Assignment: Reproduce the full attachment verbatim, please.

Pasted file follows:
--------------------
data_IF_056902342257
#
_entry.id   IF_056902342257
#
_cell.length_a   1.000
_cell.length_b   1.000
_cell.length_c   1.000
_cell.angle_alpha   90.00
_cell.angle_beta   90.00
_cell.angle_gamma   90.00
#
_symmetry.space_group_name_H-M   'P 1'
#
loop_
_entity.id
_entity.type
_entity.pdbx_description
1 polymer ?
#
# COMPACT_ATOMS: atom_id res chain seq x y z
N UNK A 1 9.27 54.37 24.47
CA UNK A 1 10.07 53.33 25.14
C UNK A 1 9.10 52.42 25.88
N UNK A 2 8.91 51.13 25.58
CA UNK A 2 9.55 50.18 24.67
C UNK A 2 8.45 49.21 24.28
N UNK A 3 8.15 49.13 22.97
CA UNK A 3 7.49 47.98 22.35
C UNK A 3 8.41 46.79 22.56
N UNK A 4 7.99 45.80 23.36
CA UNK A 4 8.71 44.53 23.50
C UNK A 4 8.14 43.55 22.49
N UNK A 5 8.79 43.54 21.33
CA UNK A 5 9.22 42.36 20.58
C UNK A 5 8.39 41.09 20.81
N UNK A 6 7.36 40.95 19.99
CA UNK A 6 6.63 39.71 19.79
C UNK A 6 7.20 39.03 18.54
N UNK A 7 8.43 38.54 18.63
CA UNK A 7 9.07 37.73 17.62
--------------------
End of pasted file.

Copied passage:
data_IF_056902342257
#
_entry.id   IF_056902342257
#
_cell.length_a   1.000
_cell.length_b   1.000
_cell.length_c   1.000
_cell.angle_alpha   90.00
_cell.angle_beta   90.00
_cell.angle_gamma   90.00
#
_symmetry.space_group_name_H-M   'P 1'
#
loop_
_entity.id
_entity.type
_entity.pdbx_description
1 polymer ?
#
# COMPACT_ATOMS: atom_id res chain seq x y z
N UNK A 1 9.27 54.37 24.47
CA UNK A 1 10.07 53.33 25.14
C UNK A 1 9.10 52.42 25.88
N UNK A 2 8.91 51.13 25.58
CA UNK A 2 9.55 50.18 24.67
C UNK A 2 8.45 49.21 24.28
N UNK A 3 8.15 49.13 22.97
CA UNK A 3 7.49 47.98 22.35
C UNK A 3 8.41 46.79 22.56
N UNK A 4 7.99 45.80 23.36
CA UNK A 4 8.71 44.53 23.50
C UNK A 4 8.14 43.55 22.49
N UNK A 5 8.79 43.54 21.33
CA UNK A 5 9.22 42.36 20.58
C UNK A 5 8.39 41.09 20.81
N UNK A 6 7.36 40.95 19.99
CA UNK A 6 6.63 39.71 19.79
C UNK A 6 7.20 39.03 18.54
N UNK A 7 8.43 38.54 18.63
CA UNK A 7 9.07 37.73 17.62